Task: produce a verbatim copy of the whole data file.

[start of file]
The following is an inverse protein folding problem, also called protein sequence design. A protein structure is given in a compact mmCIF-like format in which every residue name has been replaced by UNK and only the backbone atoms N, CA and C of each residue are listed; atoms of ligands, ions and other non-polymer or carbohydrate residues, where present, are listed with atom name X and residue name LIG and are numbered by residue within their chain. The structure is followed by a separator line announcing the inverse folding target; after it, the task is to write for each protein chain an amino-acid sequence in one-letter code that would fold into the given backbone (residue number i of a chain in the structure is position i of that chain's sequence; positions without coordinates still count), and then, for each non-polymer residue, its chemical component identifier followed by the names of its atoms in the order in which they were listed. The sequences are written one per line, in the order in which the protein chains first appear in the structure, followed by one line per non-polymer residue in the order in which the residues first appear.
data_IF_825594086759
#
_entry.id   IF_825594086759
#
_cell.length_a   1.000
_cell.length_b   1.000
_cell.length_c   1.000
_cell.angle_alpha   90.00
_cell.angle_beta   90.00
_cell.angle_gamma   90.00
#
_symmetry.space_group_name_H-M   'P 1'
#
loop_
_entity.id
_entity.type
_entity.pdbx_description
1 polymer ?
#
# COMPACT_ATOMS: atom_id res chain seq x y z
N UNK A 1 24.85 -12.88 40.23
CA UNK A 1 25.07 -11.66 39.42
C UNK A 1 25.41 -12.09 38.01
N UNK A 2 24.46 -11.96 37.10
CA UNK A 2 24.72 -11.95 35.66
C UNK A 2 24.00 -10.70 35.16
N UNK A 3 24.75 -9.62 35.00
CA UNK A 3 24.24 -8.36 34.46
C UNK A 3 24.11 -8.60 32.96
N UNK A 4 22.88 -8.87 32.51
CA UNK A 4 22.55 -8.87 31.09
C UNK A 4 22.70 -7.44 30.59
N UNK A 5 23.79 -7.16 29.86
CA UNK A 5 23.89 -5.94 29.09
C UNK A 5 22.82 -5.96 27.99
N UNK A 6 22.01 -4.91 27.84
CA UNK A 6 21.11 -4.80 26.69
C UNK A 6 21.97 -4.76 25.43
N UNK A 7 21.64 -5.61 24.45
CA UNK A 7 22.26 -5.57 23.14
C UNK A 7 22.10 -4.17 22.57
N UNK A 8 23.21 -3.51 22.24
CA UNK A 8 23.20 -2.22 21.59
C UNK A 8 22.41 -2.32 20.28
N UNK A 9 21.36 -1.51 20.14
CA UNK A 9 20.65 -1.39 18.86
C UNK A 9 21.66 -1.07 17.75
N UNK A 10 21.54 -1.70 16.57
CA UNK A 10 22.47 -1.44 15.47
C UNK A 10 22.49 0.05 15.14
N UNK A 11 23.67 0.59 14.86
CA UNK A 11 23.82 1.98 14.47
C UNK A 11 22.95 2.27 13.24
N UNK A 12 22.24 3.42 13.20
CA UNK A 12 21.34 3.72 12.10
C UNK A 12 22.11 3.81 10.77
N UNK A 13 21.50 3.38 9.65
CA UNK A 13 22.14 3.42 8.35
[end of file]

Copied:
The following is an inverse protein folding problem, also called protein sequence design. A protein structure is given in a compact mmCIF-like format in which every residue name has been replaced by UNK and only the backbone atoms N, CA and C of each residue are listed; atoms of ligands, ions and other non-polymer or carbohydrate residues, where present, are listed with atom name X and residue name LIG and are numbered by residue within their chain. The structure is followed by a separator line announcing the inverse folding target; after it, the task is to write for each protein chain an amino-acid sequence in one-letter code that would fold into the given backbone (residue number i of a chain in the structure is position i of that chain's sequence; positions without coordinates still count), and then, for each non-polymer residue, its chemical component identifier followed by the names of its atoms in the order in which they were listed. The sequences are written one per line, in the order in which the protein chains first appear in the structure, followed by one line per non-polymer residue in the order in which the residues first appear.
data_IF_825594086759
#
_entry.id   IF_825594086759
#
_cell.length_a   1.000
_cell.length_b   1.000
_cell.length_c   1.000
_cell.angle_alpha   90.00
_cell.angle_beta   90.00
_cell.angle_gamma   90.00
#
_symmetry.space_group_name_H-M   'P 1'
#
loop_
_entity.id
_entity.type
_entity.pdbx_description
1 polymer ?
#
# COMPACT_ATOMS: atom_id res chain seq x y z
N UNK A 1 24.85 -12.88 40.23
CA UNK A 1 25.07 -11.66 39.42
C UNK A 1 25.41 -12.09 38.01
N UNK A 2 24.46 -11.96 37.10
CA UNK A 2 24.72 -11.95 35.66
C UNK A 2 24.00 -10.70 35.16
N UNK A 3 24.75 -9.62 35.00
CA UNK A 3 24.24 -8.36 34.46
C UNK A 3 24.11 -8.60 32.96
N UNK A 4 22.88 -8.87 32.51
CA UNK A 4 22.55 -8.87 31.09
C UNK A 4 22.70 -7.44 30.59
N UNK A 5 23.79 -7.16 29.86
CA UNK A 5 23.89 -5.94 29.09
C UNK A 5 22.82 -5.96 27.99
N UNK A 6 22.01 -4.91 27.84
CA UNK A 6 21.11 -4.80 26.69
C UNK A 6 21.97 -4.76 25.43
N UNK A 7 21.64 -5.61 24.45
CA UNK A 7 22.26 -5.57 23.14
C UNK A 7 22.10 -4.17 22.57
N UNK A 8 23.21 -3.51 22.24
CA UNK A 8 23.20 -2.22 21.59
C UNK A 8 22.41 -2.32 20.28
N UNK A 9 21.36 -1.51 20.14
CA UNK A 9 20.65 -1.39 18.86
C UNK A 9 21.66 -1.07 17.75
N UNK A 10 21.54 -1.70 16.57
CA UNK A 10 22.47 -1.44 15.47
C UNK A 10 22.49 0.05 15.14
N UNK A 11 23.67 0.59 14.86
CA UNK A 11 23.82 1.98 14.47
C UNK A 11 22.95 2.27 13.24
N UNK A 12 22.24 3.42 13.20
CA UNK A 12 21.34 3.72 12.10
C UNK A 12 22.11 3.81 10.77
N UNK A 13 21.50 3.38 9.65
CA UNK A 13 22.14 3.42 8.35